By Paul Lorrah
Over the past 8 weeks news reports have told stories of booming hospitals: emergency departments overwhelmed by patients, imminent shortages of both ICU beds and ventilators, and even the need to create makeshift field hospitals to accommodate extra patients.
At the same time, they also showed how hospitals are furloughing staff and cutting salaries and retirement benefits.
Congress has allocated $100 billion to bail out hospitals in financial trouble.
How can hospitals be so busy and still lose so much money?
Well the reality is if you would have walked through a few hospitals at various points over the last few months, you would have seen parts of the answer.
They were mostly empty!
While large hospitals typically run near capacity, many have been largely empty.
Why? Two reasons;
1. Hospitals preparing for the surge of Covid-19 patients opened up beds by decreasing or cancelling elective procedures and admissions.
2. The extremely large number of COVID-19 patients actually never showed. The number of patients in most areas were far less than projected by the media and health professionals such as Dr. Fauci.
Because of that the hospitals are still waiting for non-Covid-19 patients to come back.
Expenses have gone up as hospitals redeployed staff, re-purposed beds to create additional ICU capacity, paid overtime, and bought needed supplies at higher cost.
But an even more important reason that hospitals are currently running in the red is because of how they are paid.
Hospital margins — how much they make or lose — vary dramatically across different types of care. Procedural services such as hip and knee replacements, colonoscopies, and radiology tests are the cash cows for hospitals, while they break even or lose money on non-procedural admissions, such as those for pneumonia or psychiatric conditions.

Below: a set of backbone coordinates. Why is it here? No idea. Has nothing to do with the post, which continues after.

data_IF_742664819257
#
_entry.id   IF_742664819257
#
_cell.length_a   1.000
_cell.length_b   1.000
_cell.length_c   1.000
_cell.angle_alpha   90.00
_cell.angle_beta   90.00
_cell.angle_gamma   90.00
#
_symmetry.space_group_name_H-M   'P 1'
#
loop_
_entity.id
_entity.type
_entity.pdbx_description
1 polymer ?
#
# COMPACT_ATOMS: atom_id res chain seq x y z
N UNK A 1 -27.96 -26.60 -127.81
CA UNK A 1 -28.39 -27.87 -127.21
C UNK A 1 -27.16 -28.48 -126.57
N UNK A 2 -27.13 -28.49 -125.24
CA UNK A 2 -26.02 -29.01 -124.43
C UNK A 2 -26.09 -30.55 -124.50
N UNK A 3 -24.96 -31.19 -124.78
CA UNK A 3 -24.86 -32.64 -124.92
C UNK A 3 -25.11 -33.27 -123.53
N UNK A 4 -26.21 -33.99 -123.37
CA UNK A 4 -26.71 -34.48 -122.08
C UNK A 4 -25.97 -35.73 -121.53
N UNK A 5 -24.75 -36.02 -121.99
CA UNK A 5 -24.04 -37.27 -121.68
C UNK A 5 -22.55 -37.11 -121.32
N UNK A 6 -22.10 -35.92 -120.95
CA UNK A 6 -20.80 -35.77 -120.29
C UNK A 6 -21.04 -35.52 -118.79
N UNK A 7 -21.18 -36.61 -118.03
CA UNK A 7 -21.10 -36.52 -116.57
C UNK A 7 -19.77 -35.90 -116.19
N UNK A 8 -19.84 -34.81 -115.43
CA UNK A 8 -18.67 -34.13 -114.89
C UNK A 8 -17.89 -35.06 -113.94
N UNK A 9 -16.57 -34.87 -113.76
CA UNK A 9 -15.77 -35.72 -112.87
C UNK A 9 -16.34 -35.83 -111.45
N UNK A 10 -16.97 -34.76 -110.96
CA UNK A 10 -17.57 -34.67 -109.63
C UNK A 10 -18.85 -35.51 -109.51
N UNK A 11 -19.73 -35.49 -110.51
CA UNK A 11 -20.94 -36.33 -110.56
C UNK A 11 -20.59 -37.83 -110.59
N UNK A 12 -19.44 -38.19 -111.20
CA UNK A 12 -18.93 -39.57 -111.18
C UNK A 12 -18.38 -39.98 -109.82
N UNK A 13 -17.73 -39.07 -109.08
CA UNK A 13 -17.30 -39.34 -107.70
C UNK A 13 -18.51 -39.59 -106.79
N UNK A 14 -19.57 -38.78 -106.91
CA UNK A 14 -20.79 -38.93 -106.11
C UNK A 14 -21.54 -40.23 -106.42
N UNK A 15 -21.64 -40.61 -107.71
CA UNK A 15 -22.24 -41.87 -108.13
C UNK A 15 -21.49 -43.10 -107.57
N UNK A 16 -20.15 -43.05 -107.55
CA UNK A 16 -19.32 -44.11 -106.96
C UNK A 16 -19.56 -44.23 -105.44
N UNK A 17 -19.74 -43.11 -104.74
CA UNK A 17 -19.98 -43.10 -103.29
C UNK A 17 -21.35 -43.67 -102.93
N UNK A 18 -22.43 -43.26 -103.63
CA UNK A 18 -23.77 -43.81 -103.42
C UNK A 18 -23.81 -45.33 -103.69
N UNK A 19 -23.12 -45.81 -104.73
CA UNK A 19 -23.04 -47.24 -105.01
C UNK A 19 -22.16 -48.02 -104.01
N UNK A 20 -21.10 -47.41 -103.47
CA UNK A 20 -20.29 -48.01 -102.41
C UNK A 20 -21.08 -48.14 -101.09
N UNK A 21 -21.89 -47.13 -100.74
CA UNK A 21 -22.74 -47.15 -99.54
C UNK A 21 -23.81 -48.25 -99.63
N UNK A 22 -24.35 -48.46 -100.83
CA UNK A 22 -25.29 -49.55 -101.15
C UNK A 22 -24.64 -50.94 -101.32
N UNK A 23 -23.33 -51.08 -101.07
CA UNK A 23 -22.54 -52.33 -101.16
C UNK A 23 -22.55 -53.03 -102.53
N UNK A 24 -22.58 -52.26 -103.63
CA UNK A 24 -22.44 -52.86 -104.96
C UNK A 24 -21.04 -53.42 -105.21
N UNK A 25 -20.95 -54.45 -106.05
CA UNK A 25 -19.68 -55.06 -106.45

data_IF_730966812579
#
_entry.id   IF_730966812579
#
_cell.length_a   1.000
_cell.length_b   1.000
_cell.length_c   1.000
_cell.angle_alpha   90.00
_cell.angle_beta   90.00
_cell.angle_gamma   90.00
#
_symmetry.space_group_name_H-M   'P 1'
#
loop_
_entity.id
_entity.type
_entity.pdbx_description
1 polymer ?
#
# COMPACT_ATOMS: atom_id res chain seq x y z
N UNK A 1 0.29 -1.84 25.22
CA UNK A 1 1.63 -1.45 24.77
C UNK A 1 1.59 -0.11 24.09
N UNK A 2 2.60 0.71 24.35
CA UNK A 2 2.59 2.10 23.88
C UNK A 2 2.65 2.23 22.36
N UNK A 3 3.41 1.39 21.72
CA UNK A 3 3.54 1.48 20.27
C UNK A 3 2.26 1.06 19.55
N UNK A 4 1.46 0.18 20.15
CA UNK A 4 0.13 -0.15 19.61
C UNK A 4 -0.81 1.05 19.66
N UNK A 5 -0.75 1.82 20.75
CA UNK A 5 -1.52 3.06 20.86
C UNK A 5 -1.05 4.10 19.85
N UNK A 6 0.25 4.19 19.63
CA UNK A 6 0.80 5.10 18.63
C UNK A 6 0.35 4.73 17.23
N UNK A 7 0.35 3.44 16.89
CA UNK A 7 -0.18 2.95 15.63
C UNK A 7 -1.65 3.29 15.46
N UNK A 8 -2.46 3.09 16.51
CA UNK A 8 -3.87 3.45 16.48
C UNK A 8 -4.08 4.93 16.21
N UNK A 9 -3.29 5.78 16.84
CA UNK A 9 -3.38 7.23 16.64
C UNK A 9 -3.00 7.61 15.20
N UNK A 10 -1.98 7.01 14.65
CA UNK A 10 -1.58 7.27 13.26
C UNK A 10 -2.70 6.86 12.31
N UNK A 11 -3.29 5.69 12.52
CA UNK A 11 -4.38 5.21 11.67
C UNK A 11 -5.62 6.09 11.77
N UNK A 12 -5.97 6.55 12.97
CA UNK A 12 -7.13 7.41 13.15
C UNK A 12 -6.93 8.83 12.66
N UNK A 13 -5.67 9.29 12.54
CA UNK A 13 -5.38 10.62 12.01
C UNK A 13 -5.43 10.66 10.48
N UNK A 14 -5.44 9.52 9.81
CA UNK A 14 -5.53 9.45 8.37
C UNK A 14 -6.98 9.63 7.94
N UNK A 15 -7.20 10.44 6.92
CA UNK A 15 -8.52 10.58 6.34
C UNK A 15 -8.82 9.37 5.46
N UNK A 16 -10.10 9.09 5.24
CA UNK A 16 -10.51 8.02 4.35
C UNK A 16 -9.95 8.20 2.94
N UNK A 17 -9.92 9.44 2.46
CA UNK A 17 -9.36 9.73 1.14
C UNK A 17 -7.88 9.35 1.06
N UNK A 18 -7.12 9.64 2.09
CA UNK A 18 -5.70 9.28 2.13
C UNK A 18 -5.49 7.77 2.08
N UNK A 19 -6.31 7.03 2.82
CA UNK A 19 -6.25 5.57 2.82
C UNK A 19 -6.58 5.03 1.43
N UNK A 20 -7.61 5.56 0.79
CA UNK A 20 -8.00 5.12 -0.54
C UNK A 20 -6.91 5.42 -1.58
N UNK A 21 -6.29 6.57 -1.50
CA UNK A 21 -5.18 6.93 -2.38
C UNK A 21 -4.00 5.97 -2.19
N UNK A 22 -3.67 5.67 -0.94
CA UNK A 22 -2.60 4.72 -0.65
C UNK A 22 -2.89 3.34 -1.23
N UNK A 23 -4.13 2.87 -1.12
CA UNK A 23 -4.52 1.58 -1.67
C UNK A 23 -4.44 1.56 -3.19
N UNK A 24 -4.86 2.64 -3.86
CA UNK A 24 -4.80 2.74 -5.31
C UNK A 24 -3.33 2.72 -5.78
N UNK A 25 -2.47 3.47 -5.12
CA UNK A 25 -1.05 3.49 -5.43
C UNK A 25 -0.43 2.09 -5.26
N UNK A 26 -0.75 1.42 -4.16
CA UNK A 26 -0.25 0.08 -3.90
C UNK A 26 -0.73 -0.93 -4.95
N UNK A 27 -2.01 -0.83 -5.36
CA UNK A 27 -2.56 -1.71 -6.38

Hospitals often lose money when a patient has a prolonged ICU stay because of the high expense of providing intensive care.
So the profitable procedures and radiology tests subsidize the unprofitable care, and it sort of works out in the end.
Except when it doesn’t, like during a viral pandemic when hospitals have to cancel all the lucrative services, pivot almost exclusively to unprofitable treatment, and provide selected patients with weeks of critical care. It is no surprise that hospitals are running massive financial deficits.
In every respect, the pandemic has exposed the discrepancy in how hospitals are paid for doing procedures compared to providing non-procedural medical care.
This policy approach was problematic even before the pandemic struck. It encourages the hospitals to perform potentially low-value but well-reimbursed procedures with little benefit and unnecessary risk to patients.
From a hospital accountant’s perspective, it is far better to invest in highly reimbursed but minimally beneficial technologies like proton beam therapy than in effective and evidence-based cancer treatments. Hospitals in financial trouble may cut back on critical but relatively poorly reimbursed facilities such as emergency departments and psychiatric wards, with predictable adverse effects on community and mental health.
Since reimbursement discrepancies are also reflected in the salaries of clinicians who provide procedural versus non-procedural care, they distort the physician labor market and harm public health. Areas of the country with higher numbers of primary care physicians have better survival, but our best and brightest medical students are understandably less likely to enter this relatively low-paying field.
What are your thoughts?